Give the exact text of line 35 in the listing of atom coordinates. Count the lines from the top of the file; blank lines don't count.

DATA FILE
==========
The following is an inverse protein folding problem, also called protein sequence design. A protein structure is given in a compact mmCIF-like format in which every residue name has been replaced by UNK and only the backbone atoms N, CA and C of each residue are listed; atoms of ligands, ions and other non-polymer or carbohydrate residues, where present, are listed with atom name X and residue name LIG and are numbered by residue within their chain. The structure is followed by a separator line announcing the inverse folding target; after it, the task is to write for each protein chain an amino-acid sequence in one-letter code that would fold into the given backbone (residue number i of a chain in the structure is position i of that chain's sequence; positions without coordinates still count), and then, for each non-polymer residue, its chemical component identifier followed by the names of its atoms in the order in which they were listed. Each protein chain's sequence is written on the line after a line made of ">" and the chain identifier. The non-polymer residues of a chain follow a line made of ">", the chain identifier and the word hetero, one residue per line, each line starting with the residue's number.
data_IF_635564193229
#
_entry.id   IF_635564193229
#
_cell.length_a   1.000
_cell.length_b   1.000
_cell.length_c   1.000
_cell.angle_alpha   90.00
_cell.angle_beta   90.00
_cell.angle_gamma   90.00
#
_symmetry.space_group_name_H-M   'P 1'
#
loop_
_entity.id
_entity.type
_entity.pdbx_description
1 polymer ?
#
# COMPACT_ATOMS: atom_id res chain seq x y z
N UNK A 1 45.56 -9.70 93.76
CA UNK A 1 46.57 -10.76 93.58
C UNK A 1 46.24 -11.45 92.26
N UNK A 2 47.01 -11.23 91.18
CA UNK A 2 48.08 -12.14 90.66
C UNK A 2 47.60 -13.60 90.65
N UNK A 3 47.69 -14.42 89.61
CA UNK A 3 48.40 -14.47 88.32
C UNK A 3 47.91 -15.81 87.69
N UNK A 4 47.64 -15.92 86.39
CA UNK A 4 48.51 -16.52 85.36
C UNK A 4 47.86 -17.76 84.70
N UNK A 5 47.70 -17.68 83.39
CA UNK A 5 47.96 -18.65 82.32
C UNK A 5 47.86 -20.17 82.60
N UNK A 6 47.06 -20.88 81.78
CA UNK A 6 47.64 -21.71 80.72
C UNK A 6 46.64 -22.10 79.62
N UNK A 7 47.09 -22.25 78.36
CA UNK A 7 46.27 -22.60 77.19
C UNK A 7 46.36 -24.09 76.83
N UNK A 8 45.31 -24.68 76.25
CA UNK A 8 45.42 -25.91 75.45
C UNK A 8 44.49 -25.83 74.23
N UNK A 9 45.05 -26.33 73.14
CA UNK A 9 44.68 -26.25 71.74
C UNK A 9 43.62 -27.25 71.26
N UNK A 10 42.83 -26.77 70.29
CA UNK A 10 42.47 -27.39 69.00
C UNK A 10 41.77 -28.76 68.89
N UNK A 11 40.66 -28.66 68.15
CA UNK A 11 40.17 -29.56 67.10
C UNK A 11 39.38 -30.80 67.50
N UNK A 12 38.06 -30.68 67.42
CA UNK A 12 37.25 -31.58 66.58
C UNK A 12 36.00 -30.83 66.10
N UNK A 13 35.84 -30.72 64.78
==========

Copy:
CA UNK A 5 47.96 -18.65 82.32